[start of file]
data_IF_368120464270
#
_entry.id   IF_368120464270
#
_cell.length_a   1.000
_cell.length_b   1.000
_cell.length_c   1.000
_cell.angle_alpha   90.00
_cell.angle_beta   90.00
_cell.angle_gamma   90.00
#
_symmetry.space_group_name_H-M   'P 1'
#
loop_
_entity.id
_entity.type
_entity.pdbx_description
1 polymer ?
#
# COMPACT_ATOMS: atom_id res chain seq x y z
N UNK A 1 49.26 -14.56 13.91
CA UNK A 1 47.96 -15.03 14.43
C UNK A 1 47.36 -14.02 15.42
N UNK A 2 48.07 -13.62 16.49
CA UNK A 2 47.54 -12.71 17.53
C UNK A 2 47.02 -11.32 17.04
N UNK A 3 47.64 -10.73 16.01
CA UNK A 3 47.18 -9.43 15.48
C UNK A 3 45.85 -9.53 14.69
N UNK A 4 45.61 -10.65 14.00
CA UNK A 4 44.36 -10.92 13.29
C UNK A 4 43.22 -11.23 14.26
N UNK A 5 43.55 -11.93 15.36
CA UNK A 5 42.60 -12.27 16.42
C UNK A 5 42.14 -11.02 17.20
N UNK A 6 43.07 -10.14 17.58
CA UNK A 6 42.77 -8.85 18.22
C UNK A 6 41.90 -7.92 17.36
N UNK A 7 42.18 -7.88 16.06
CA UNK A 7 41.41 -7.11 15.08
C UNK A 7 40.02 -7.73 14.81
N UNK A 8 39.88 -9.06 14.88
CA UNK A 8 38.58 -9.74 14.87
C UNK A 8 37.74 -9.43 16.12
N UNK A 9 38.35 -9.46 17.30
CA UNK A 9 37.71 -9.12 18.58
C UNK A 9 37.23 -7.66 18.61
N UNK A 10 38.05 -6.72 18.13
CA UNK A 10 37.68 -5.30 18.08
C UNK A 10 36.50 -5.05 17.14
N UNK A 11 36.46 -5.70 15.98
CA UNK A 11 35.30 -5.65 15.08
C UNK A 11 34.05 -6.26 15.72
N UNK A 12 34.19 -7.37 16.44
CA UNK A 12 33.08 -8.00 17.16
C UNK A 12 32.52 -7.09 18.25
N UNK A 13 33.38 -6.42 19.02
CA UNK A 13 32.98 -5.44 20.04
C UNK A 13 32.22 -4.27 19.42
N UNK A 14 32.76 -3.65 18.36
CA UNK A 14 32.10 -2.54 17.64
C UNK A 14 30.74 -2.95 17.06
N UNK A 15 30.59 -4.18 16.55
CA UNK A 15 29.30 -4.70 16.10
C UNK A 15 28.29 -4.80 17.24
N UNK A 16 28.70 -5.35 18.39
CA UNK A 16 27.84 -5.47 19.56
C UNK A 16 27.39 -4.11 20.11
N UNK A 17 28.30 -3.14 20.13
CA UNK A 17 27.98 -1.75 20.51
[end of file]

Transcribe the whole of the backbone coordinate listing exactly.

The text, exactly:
data_IF_368120464270
#
_entry.id   IF_368120464270
#
_cell.length_a   1.000
_cell.length_b   1.000
_cell.length_c   1.000
_cell.angle_alpha   90.00
_cell.angle_beta   90.00
_cell.angle_gamma   90.00
#
_symmetry.space_group_name_H-M   'P 1'
#
loop_
_entity.id
_entity.type
_entity.pdbx_description
1 polymer ?
#
# COMPACT_ATOMS: atom_id res chain seq x y z
N UNK A 1 49.26 -14.56 13.91
CA UNK A 1 47.96 -15.03 14.43
C UNK A 1 47.36 -14.02 15.42
N UNK A 2 48.07 -13.62 16.49
CA UNK A 2 47.54 -12.71 17.53
C UNK A 2 47.02 -11.32 17.04
N UNK A 3 47.64 -10.73 16.01
CA UNK A 3 47.18 -9.43 15.48
C UNK A 3 45.85 -9.53 14.69
N UNK A 4 45.61 -10.65 14.00
CA UNK A 4 44.36 -10.92 13.29
C UNK A 4 43.22 -11.23 14.26
N UNK A 5 43.55 -11.93 15.36
CA UNK A 5 42.60 -12.27 16.42
C UNK A 5 42.14 -11.02 17.20
N UNK A 6 43.07 -10.14 17.58
CA UNK A 6 42.77 -8.85 18.22
C UNK A 6 41.90 -7.92 17.36
N UNK A 7 42.18 -7.88 16.06
CA UNK A 7 41.41 -7.11 15.08
C UNK A 7 40.02 -7.73 14.81
N UNK A 8 39.88 -9.06 14.88
CA UNK A 8 38.58 -9.74 14.87
C UNK A 8 37.74 -9.43 16.12
N UNK A 9 38.35 -9.46 17.30
CA UNK A 9 37.71 -9.12 18.58
C UNK A 9 37.23 -7.66 18.61
N UNK A 10 38.05 -6.72 18.13
CA UNK A 10 37.68 -5.30 18.08
C UNK A 10 36.50 -5.05 17.14
N UNK A 11 36.46 -5.70 15.98
CA UNK A 11 35.30 -5.65 15.08
C UNK A 11 34.05 -6.26 15.72
N UNK A 12 34.19 -7.37 16.44
CA UNK A 12 33.08 -8.00 17.16
C UNK A 12 32.52 -7.09 18.25
N UNK A 13 33.38 -6.42 19.02
CA UNK A 13 32.98 -5.44 20.04
C UNK A 13 32.22 -4.27 19.42
N UNK A 14 32.76 -3.65 18.36
CA UNK A 14 32.10 -2.54 17.64
C UNK A 14 30.74 -2.95 17.06
N UNK A 15 30.59 -4.18 16.55
CA UNK A 15 29.30 -4.70 16.10
C UNK A 15 28.29 -4.80 17.24
N UNK A 16 28.70 -5.35 18.39
CA UNK A 16 27.84 -5.47 19.56
C UNK A 16 27.39 -4.11 20.11
N UNK A 17 28.30 -3.14 20.13
CA UNK A 17 27.98 -1.75 20.51